A monster on the verge of eating an adventurer.

Satire Without Purpose Will Wander In Dark Places

by Ramanan Sivaranjan on June 07, 2023

Tagged: warhammer 40k

I loved this essay by Tim Colwill about the Warhammer 40,000, its not-so-slow march towards bland corporatism, and being ineffectual at dealing with people who love the fascism of the setting: Satire Without Purpose Will Wander In Dark Places.1

Games Workshop has painted itself into a corner over the years, as they have made the Space Marines the heroes of their setting. That doesn’t make any sense if the Imperium of Man is meant to be a cautionary tale about facism. It’s hard to beleive this is their intention when most everything they produce undercuts this message, the Black Library novels being the biggest and most obvious culprit here.

“Everything is bad” is an inherently conservative worldview and as such provides endless, consequence-free opportunities for authors to avoid discussing exactly why things are bad in the first place, who is responsible for them being bad, and what can be done about it.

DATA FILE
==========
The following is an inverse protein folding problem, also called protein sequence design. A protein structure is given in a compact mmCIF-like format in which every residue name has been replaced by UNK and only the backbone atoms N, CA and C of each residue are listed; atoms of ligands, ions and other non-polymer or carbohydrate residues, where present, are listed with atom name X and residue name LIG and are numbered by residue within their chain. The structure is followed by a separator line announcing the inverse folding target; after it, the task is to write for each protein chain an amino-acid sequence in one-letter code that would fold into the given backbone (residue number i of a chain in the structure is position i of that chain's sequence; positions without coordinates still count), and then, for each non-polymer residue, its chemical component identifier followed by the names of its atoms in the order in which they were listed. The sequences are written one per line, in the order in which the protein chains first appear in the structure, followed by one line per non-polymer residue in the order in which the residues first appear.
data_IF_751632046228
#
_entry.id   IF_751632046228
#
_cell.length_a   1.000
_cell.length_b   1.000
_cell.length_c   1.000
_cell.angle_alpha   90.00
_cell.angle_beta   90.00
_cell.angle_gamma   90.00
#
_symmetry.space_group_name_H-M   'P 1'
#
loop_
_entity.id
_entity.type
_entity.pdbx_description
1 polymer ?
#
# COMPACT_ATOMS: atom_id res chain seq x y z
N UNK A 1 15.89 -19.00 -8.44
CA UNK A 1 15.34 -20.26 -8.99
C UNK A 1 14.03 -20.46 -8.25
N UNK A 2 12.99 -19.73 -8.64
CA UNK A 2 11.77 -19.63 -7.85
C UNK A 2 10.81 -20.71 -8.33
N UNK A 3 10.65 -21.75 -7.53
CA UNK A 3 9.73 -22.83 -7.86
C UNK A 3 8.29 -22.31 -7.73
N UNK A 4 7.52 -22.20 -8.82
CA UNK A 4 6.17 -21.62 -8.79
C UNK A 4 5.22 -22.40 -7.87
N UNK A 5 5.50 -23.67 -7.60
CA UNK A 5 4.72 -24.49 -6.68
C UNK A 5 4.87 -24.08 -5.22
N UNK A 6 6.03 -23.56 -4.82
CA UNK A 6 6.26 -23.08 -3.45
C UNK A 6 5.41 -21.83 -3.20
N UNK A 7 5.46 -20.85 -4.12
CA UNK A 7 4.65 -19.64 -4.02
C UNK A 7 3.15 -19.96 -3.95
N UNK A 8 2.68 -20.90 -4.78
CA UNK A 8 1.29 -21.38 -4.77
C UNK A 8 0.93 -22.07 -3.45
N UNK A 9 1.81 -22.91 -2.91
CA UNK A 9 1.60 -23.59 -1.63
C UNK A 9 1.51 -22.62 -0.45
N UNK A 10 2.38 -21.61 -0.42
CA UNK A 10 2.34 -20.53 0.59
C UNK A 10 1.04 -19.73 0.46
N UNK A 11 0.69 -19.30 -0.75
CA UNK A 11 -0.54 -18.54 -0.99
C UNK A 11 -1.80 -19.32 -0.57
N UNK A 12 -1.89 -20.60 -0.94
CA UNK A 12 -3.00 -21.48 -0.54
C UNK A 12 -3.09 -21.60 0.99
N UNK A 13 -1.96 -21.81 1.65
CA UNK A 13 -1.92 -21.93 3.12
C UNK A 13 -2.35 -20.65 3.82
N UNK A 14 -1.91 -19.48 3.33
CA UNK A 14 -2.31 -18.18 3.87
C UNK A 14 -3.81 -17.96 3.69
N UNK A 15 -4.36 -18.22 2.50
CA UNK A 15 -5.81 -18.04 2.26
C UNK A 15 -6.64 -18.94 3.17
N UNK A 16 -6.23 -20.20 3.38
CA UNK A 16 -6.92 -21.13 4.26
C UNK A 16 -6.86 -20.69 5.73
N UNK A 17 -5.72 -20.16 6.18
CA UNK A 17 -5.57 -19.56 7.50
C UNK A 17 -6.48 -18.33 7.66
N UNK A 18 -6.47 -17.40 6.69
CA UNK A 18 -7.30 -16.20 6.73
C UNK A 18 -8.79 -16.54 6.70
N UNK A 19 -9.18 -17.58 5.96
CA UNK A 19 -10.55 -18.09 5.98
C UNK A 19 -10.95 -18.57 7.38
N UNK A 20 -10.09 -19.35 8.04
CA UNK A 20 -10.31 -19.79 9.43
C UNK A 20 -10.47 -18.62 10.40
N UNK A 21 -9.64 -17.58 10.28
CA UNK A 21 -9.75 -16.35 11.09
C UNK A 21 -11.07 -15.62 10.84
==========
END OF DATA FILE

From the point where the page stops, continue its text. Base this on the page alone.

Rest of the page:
Tim points out that “everything is bad in 40K” is a weak defense of the setting, but I do think it’s a viable way forward if they fully commited. To paraphrase Rick Priestley, Warhammer 40,000 doesn’t need to be serious business. The setting exists so people can pretend to blow each other up with guns and tanks and monsters. They don’t need to dress that up, but they do need to make sure that in ‘not-dressing it up’ they don’t endorse the reprehensible.

Tim ends the essay with a warning about the neo-nazis that will be cheering the new Warhammer TV shows alongside you. This is another area of the essay I don’t think quite lands: there is no controlling other people’s interests. Even if Games Workshop does an amazing job cleaning up its house, Warhammer is still a fun hobby. It’ll attract all sorts of people. Obviously no one wants to support a company that is actively courting a terrible fan base, but if being a part of the OSR has taught me anything, it’s that sometimes really crap people will like the same stuff as you.

  1. Polygon’s review of 10th Edition 40K is a good companion peice to this article, with its focus on Games Workshop’s shift to removing people the credits of their games and videos, making them feel inhuman and corporate.